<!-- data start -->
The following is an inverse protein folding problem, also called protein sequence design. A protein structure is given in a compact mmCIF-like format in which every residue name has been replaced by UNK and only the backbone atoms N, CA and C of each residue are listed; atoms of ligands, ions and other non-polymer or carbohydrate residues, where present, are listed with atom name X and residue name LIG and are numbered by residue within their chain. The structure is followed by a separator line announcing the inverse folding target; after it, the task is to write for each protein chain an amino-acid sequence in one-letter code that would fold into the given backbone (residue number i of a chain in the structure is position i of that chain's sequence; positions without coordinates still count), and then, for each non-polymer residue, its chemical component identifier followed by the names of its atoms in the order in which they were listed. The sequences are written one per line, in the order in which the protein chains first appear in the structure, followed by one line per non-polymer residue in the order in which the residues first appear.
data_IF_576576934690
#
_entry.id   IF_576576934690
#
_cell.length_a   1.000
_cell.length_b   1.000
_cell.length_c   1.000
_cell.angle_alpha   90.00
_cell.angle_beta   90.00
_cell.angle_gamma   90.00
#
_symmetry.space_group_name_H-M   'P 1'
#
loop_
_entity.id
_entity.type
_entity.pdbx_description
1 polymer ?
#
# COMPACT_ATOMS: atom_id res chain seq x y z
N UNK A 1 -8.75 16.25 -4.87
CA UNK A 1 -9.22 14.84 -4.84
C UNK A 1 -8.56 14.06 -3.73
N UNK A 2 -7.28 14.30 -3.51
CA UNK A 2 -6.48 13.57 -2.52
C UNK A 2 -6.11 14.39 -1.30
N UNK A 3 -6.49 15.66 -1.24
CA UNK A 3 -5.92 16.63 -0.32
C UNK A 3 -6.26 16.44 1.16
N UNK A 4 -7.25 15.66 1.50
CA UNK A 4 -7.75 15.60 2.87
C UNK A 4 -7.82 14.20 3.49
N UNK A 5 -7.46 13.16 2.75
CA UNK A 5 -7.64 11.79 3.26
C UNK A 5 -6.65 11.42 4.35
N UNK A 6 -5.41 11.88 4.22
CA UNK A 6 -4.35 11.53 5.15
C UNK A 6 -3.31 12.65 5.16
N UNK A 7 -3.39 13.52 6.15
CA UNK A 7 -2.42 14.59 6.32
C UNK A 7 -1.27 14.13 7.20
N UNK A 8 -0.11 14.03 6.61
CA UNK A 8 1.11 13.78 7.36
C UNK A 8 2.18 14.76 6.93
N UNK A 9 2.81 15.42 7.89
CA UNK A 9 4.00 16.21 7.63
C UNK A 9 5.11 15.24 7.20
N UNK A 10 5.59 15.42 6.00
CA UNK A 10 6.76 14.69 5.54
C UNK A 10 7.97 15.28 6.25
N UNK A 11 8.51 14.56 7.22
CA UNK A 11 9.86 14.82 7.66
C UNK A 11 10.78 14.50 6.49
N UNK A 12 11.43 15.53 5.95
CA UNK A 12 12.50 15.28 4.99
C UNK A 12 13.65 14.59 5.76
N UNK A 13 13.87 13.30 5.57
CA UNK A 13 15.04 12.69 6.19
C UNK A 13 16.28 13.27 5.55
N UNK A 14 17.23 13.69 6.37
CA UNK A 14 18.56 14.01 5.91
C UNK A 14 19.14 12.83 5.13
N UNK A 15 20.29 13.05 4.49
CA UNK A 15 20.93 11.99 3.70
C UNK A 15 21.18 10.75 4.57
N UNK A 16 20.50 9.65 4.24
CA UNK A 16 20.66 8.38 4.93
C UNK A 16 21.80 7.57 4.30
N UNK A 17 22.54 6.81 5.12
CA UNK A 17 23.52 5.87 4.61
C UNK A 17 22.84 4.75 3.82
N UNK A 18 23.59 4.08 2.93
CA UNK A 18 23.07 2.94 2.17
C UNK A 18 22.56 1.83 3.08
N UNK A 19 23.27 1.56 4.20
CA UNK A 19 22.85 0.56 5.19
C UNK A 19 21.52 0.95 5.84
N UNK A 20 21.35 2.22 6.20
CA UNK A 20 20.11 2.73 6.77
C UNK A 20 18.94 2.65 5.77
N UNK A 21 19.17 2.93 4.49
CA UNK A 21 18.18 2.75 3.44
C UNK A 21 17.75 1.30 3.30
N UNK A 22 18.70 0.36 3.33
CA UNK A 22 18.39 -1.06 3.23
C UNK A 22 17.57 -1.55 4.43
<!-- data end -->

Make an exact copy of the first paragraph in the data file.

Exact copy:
The following is an inverse protein folding problem, also called protein sequence design. A protein structure is given in a compact mmCIF-like format in which every residue name has been replaced by UNK and only the backbone atoms N, CA and C of each residue are listed; atoms of ligands, ions and other non-polymer or carbohydrate residues, where present, are listed with atom name X and residue name LIG and are numbered by residue within their chain. The structure is followed by a separator line announcing the inverse folding target; after it, the task is to write for each protein chain an amino-acid sequence in one-letter code that would fold into the given backbone (residue number i of a chain in the structure is position i of that chain's sequence; positions without coordinates still count), and then, for each non-polymer residue, its chemical component identifier followed by the names of its atoms in the order in which they were listed. The sequences are written one per line, in the order in which the protein chains first appear in the structure, followed by one line per non-polymer residue in the order in which the residues first appear.